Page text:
Last modified on 28 August 2013, at 16:54

spang

EnglishEdit

Etymology 1Edit

From Middle English spang (a small piece of ornamental metal; spangle; small ornament; a bowl or cup), likely from Middle Dutch spange (buckle, clasp) or Old English spang (buckle, clasp)

NounEdit

spang (plural spangs)

  1. (obsolete) A shiny ornament or object; a spangle
    • Spenser
      With glittering spangs that did like stars appear.

VerbEdit

spang (third-person singular simple present spangs, present participle spanging, simple past and past participle spanged)

  1. To set with bright points: star or spangle.
  2. To hitch; fasten.

Etymology 2Edit

Onomatopoeia

VerbEdit

spang (third-person singular simple present spangs, present participle spanging, simple past and past participle spanged)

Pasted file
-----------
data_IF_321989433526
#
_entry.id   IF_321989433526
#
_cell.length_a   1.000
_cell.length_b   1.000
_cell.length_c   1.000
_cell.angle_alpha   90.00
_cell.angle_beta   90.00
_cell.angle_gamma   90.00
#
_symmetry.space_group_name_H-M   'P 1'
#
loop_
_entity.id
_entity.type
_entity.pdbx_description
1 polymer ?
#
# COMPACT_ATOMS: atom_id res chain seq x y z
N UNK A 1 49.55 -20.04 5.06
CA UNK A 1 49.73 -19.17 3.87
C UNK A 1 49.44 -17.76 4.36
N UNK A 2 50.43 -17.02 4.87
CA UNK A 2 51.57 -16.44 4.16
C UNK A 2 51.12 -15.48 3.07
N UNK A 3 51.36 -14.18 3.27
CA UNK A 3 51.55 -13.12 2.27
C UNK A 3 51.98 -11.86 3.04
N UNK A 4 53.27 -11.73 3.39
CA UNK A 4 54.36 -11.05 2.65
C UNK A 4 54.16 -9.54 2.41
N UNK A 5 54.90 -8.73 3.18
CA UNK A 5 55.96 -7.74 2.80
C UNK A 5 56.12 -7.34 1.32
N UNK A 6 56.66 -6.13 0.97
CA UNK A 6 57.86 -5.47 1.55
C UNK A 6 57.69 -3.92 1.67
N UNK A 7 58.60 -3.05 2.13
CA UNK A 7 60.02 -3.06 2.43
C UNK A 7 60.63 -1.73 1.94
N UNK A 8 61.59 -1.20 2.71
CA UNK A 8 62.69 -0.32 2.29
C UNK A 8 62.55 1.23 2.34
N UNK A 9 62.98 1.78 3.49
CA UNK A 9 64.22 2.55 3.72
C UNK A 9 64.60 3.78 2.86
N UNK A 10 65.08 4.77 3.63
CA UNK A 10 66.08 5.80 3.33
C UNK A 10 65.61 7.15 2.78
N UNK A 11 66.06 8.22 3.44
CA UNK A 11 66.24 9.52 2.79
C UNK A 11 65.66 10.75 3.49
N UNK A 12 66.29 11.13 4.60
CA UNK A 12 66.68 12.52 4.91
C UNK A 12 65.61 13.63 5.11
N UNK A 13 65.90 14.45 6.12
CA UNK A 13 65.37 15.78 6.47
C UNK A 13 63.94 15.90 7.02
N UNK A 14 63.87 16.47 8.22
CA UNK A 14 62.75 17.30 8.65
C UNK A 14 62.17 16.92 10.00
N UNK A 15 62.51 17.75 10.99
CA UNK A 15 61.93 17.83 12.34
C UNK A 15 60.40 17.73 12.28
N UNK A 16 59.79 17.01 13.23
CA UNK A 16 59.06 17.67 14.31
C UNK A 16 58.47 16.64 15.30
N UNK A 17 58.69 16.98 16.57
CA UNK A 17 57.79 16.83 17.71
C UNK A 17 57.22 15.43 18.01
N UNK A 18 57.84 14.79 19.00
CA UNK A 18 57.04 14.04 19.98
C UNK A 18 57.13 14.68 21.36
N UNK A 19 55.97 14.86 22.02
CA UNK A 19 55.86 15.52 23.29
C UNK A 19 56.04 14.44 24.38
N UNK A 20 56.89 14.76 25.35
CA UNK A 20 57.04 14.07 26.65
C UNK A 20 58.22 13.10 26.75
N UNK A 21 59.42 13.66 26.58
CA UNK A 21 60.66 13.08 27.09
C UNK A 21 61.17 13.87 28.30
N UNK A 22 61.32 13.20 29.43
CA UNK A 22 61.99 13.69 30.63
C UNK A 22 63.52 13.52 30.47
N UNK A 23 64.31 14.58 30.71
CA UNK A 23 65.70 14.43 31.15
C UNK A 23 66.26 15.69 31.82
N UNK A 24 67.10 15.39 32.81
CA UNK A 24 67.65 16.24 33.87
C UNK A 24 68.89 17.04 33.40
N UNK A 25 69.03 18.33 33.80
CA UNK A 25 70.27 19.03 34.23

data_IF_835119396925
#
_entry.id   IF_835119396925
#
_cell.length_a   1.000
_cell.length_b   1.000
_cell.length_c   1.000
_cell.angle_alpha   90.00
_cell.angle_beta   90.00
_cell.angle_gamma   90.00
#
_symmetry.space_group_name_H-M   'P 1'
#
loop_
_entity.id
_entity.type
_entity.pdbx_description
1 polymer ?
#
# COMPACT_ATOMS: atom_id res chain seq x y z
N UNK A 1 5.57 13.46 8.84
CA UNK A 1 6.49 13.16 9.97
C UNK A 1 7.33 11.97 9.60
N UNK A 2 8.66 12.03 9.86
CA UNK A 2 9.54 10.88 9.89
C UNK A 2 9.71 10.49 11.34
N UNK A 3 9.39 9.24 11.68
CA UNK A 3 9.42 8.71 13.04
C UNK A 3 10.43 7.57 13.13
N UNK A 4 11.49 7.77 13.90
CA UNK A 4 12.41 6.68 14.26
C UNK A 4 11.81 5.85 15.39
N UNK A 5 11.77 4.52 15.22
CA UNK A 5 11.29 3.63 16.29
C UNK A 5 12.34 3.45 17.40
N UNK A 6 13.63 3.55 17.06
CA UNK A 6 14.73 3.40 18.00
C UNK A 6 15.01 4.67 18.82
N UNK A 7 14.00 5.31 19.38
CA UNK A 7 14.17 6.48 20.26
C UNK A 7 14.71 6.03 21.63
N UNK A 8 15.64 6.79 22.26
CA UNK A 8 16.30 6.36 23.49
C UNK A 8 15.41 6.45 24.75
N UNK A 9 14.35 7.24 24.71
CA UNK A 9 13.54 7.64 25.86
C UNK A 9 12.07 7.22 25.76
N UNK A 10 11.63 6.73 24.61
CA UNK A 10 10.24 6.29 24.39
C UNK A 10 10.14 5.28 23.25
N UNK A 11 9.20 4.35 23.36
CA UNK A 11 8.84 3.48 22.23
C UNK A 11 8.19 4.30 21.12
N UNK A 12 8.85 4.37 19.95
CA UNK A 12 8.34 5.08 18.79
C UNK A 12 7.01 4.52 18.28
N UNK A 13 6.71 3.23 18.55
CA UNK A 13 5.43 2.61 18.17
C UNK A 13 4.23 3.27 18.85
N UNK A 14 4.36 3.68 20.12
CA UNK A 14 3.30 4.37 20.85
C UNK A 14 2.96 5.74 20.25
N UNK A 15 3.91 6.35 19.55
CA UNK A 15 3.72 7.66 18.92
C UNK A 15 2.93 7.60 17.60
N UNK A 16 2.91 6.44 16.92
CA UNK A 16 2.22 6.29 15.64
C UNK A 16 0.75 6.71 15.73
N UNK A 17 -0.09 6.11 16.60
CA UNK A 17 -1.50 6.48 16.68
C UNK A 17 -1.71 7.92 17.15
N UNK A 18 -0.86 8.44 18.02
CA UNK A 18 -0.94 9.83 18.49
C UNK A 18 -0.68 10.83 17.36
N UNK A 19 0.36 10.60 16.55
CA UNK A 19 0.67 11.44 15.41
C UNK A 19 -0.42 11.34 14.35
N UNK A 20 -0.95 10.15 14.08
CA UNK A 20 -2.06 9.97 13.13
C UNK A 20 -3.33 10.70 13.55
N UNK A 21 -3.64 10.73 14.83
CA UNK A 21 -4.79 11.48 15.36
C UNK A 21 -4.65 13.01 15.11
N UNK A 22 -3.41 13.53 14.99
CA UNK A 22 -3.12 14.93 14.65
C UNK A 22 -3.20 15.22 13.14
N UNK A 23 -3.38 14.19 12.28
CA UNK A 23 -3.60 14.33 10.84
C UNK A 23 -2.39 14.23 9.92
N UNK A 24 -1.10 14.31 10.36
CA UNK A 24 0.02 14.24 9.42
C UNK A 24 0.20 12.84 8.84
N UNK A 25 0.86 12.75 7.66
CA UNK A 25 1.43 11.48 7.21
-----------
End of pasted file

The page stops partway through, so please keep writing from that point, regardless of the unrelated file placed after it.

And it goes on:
1. (intransitive, of a flying object such as a bullet) To strike or ricochet with a loud report

AdverbEdit

spang (not comparable)

  1. (dated) Suddenly; slap, smack.
    • 1936, Djuna Barnes, Nightwood, Faber & Faber 2007, p. 22:
      And I didn't stop until I found myself spang in the middle of the Musée de Cluny, clutching the rack.

Etymology 3Edit

Probably from spring (verb) or spank (verb)

VerbEdit

spang (third-person singular simple present spangs, present participle spanging, simple past and past participle spanged)

  1. (intransitive, dialect, UK, Scotland) To leap; spring.
    • Ramsay
      But when they spang o'er reason's fence, / We smart for't at our own expense.
  2. (transitive, dialect, UK, Scotland) To cause to spring; set forcibly in motion; throw with violence.

NounEdit

spang (plural spangs)

  1. (Scotland) A bound or spring; a leap.
    (Can we find and add a quotation of Sir Walter Scott to this entry?)

Etymology 4Edit

See span

NounEdit

spang (plural spangs)

  1. (Scotland) A span.

ReferencesEdit

AnagramsEdit